While Metrocrest Services’ new facility will be located in Carrollton, residents in Coppell are expected to benefit from it as well.
Last week Tracy Eubanks, CEO of Metrocrest Services, updated the Coppell City Council on progress of fundraising efforts for the new facility, which is expected to cost at least $12.7 million.
The facility, which is expected to be 46,000 to 48,000 square feet, will be located on 4.6 acres at the intersection of Josey Lane and Belt Line Road in Carrollton. Eubanks said Metrocrest Services is gearing up for a public capital campaign to fund the new facility.
Metrocrest Services provides rent and utility payment assistance, financial and budgeting services, food and other assistance to those in need in Coppell, Carrollton, Addison, Farmers Branch and parts of Dallas.
Eubanks said during the pandemic Metrocrest Services helped approximately 300 Coppell families with housing needs.
Coppell City Councilman Biju Mathew provided more data at the meeting. He said the organization provided $53,000 in rent for Coppell residents from October of 2020 to April of 2021. Mathew said 939 Coppell residents were served in 2020, a 46-percent increase from pre-pandemic levels. He said there were 840 visits to the food pantry by Coppell residents.
“When people ask us where we want to be we’ve always said Josey and Belt Line for a variety of reasons,” Eubanks said. “There’s a high density of poverty in that area. Also it’s a straight shot down Josey and Belt Line to all of our partners that we work with.”
Eubanks said the additional space will allow Metrocrest Services to better provide for the residents in the service area by creating more space for staff, case management, employment areas and continued education. He said there will be room for a 30-station computer lab.
“We do find that once a crisis is averted that a transformative job, a livable job can make a huge difference in a family’s life,” Eubanks said. “So we want to make sure we’re focused on those types of things.”
He said the food pantry will be expanded, and a teaching garden will be added. He said there will also be more volunteer space.
“We have to turn volunteers away currently if there’s a large group,” Eubanks said.
He said Metrocrest Services is also looking at a shared space concept for other services such as domestic violence help, legal advice, pediatric services and mental and physical health.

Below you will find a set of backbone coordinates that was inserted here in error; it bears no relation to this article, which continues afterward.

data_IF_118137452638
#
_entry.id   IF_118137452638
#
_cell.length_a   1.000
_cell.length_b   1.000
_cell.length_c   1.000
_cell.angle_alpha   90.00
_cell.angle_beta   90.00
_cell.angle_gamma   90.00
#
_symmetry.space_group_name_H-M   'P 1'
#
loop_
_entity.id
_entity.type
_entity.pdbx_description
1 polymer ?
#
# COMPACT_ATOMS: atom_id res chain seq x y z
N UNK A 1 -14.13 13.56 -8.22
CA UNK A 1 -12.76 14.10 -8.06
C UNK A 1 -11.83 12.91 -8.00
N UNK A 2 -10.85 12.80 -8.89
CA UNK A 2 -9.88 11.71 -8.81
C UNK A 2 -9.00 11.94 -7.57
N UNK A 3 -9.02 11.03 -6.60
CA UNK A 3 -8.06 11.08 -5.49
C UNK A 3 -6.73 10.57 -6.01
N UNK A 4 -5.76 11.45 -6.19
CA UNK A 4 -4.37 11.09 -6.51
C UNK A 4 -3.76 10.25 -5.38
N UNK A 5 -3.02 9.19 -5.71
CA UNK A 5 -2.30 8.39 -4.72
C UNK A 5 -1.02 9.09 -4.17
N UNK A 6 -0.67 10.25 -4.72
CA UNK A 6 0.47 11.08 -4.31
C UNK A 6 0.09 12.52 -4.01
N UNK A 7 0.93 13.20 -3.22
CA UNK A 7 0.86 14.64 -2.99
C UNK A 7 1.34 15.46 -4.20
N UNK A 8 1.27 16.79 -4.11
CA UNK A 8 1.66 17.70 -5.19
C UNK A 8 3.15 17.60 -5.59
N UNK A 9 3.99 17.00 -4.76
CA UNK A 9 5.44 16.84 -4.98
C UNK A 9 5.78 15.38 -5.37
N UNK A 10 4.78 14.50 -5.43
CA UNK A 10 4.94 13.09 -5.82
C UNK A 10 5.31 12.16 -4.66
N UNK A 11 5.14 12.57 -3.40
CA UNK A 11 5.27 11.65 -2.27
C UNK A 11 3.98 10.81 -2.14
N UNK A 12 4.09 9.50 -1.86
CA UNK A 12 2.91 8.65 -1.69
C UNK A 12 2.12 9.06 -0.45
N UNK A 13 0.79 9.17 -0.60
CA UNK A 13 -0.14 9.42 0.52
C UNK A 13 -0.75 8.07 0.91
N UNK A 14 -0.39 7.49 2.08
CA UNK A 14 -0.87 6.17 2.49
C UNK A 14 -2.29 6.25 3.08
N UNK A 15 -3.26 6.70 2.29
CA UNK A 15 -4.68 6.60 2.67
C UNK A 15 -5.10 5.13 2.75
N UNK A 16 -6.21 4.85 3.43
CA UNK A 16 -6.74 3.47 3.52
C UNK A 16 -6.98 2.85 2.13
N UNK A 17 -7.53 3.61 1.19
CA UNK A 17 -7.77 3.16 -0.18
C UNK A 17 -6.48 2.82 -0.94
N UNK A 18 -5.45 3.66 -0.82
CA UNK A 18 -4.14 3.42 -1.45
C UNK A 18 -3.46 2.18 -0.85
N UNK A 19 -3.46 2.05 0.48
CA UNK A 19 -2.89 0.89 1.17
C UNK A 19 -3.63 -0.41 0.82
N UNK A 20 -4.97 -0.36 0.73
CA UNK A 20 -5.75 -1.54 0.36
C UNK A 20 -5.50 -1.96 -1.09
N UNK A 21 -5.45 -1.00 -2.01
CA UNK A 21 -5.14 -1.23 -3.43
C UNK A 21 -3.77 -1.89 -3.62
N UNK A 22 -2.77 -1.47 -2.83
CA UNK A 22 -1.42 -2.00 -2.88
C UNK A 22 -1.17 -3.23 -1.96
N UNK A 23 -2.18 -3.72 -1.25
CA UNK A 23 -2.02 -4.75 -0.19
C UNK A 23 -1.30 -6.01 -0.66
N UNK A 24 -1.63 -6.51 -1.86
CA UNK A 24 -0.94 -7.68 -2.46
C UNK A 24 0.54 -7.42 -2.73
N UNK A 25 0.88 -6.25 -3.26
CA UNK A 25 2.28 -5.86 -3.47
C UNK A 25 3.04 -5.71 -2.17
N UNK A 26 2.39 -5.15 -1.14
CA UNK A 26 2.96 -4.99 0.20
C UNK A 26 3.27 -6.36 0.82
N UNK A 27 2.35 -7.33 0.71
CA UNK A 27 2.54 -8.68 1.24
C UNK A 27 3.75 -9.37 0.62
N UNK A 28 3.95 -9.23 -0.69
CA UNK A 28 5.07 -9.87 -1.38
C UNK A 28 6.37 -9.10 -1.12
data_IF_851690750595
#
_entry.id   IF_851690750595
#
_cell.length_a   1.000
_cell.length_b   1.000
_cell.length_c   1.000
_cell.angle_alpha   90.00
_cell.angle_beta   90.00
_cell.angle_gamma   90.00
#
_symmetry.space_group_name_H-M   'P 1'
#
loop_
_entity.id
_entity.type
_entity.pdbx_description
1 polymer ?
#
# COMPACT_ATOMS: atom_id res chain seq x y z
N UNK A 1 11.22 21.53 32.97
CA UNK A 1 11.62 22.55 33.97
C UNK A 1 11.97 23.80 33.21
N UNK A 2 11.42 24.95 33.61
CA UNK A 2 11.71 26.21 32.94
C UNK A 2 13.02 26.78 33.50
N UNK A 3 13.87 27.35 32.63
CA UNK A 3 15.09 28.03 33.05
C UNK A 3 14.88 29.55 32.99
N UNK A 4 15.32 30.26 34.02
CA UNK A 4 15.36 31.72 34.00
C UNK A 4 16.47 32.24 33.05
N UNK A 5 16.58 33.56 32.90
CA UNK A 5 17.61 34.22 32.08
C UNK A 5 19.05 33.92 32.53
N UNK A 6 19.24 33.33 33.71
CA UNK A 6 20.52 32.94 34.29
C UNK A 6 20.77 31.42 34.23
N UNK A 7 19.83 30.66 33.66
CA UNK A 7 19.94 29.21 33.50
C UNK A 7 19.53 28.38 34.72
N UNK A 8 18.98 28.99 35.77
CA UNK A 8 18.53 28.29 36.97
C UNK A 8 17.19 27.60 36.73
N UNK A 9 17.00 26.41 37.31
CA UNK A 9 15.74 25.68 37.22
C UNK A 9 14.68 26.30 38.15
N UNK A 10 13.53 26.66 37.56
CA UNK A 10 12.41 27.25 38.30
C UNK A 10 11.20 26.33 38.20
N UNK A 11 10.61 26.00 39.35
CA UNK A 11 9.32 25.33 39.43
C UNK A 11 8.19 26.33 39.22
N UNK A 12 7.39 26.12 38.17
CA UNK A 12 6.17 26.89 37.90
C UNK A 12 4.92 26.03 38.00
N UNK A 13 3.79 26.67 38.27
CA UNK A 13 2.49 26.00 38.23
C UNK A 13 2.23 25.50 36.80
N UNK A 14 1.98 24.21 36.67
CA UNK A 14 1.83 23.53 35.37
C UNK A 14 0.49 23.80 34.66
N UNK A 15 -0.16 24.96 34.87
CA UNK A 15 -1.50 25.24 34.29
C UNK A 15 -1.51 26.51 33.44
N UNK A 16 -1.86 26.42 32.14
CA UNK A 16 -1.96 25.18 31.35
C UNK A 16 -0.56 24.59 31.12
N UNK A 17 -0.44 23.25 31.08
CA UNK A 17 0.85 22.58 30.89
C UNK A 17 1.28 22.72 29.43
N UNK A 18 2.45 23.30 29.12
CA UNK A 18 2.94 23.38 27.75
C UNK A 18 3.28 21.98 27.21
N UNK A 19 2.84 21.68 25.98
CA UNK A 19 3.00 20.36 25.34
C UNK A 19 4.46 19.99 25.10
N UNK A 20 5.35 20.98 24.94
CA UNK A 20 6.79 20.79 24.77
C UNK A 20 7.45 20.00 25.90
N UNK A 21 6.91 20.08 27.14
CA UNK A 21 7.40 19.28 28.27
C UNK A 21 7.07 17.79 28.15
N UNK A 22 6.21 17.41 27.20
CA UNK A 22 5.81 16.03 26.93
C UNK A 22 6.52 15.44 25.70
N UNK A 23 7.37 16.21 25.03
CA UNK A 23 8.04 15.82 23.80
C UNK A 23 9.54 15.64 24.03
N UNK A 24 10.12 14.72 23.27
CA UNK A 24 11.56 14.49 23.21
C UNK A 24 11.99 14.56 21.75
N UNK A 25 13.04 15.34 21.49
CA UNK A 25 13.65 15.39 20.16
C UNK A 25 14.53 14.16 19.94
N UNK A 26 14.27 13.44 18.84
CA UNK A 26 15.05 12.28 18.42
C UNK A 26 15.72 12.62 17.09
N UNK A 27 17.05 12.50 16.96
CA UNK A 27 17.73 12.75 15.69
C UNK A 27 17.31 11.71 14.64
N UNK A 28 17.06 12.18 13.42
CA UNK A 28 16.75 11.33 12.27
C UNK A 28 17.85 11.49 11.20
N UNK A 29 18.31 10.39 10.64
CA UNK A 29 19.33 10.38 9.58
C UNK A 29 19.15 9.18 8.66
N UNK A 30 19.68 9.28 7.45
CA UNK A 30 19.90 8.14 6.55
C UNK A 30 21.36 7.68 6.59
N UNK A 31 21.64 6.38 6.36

“So we’re looking to add some partners to our site so our clients will have easy access to those things that are commonly needed,” Eubanks said.
He said while Metrocrest Services is not opening a homeless shelter it will provide homeless resources.
Eubanks said Metrocrest Services’ goal is to improve the quality of comprehensive services increase staff support and reduce client wait times by 50 percent. Other goals include increasing the number of clients served by 214 percent by 2023 and nutrition meals by 727 percent by 2023 through a mobile food pantry. He said the organization plans to return to the preferred client choice food distribution, improve access to health services and expand programs and community partnerships.
He said the need has always been great but the pandemic has made it even greater. Eubanks said Metrocrest Services usually helps 12,000 to 15,000 a year but this year has helped 35,000 people. He said the nonprofit has distributed 4 million pounds of food this year, which is four times the normal amount He said Metrocrest Services has provided $4 million in rent, which is eight times a normal year.
Eubanks said the public phase of the capital campaign will begin in October. He said he will be discussing the capital campaign with other member cities and local organizations. There will be funding requests made to the cities as well as foundations, Rotary Clubs and local Lions Clubs.
He said $6.4 million has been raised so far, and the goal is to reach $8 million by the end of October.
He said construction for the facility is expected to begin in January of 2022 and should be complete by April of 2023.